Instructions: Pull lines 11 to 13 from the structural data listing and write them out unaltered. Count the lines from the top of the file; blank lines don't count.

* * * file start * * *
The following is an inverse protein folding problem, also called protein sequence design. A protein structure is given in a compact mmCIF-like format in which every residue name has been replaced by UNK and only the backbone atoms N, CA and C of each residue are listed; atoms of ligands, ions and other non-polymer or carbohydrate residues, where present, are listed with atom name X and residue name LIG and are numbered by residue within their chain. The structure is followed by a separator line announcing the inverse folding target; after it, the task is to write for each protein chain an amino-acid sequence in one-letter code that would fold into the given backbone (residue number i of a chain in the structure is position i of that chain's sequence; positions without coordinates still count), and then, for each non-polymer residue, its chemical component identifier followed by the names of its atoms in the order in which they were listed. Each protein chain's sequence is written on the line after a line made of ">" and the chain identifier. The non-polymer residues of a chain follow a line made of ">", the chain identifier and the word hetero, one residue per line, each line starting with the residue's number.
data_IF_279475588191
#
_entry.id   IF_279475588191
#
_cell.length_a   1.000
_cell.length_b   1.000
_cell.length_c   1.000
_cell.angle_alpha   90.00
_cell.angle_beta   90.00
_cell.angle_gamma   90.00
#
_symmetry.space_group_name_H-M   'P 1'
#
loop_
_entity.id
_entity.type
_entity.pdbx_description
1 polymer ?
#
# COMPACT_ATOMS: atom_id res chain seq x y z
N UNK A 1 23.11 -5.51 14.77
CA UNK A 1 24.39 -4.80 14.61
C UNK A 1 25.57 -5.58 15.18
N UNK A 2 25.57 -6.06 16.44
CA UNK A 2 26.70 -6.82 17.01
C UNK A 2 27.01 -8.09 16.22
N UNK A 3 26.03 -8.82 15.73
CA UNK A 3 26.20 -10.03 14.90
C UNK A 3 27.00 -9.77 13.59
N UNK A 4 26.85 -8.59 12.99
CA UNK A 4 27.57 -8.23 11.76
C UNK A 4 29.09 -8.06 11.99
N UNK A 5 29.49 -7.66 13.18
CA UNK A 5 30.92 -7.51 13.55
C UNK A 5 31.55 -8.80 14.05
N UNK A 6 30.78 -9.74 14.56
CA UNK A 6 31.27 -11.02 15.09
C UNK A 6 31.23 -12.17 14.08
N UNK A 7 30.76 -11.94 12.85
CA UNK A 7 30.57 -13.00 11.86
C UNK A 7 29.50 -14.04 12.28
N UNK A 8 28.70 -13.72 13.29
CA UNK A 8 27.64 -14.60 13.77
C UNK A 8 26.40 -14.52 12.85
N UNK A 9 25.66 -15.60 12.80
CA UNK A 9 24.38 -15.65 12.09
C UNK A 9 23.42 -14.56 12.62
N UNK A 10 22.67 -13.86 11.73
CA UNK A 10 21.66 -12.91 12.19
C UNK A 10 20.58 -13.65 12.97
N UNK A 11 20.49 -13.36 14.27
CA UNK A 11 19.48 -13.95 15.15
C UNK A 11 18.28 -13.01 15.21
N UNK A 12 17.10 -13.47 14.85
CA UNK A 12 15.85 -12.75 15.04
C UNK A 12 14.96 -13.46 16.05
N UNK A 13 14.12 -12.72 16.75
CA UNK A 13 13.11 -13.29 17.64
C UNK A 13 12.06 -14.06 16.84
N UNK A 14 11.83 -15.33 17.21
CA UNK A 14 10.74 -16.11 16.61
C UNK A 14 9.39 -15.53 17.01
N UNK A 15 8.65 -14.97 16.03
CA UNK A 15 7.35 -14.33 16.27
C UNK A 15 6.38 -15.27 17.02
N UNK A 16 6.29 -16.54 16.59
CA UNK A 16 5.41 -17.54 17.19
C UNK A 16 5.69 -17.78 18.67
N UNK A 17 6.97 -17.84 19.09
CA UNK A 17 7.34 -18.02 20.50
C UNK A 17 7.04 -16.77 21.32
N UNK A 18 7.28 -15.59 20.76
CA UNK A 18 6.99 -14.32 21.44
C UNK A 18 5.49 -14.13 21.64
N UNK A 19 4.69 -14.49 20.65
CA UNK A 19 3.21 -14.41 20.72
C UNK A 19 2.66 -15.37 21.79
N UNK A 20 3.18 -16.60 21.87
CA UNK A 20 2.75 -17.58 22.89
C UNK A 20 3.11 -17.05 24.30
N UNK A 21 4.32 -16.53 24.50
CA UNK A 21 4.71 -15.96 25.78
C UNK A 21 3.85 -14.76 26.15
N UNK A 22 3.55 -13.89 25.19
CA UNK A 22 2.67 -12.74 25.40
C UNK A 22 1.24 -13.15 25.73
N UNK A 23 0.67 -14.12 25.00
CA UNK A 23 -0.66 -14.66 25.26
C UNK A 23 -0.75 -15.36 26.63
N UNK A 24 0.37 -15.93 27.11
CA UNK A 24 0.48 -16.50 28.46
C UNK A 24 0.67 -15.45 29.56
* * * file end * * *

_cell.angle_gamma   90.00
#
_symmetry.space_group_name_H-M   'P 1'